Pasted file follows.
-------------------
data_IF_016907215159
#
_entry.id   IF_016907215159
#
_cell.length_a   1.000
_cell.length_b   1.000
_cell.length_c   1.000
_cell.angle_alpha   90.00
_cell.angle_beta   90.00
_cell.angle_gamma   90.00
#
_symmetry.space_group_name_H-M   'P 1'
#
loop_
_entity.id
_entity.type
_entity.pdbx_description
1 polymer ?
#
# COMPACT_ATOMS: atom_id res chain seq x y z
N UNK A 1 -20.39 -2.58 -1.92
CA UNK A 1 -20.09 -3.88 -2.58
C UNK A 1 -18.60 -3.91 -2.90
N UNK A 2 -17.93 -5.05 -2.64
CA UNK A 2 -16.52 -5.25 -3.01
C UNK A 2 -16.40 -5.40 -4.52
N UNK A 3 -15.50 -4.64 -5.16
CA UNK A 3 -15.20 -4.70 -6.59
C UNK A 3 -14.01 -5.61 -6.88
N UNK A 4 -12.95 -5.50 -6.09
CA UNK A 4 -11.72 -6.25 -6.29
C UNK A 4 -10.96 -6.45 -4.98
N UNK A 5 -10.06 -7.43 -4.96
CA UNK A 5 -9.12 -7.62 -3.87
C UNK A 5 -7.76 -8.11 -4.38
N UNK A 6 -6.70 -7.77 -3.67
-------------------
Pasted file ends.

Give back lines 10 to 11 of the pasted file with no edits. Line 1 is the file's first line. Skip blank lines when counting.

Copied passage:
_cell.angle_gamma   90.00
#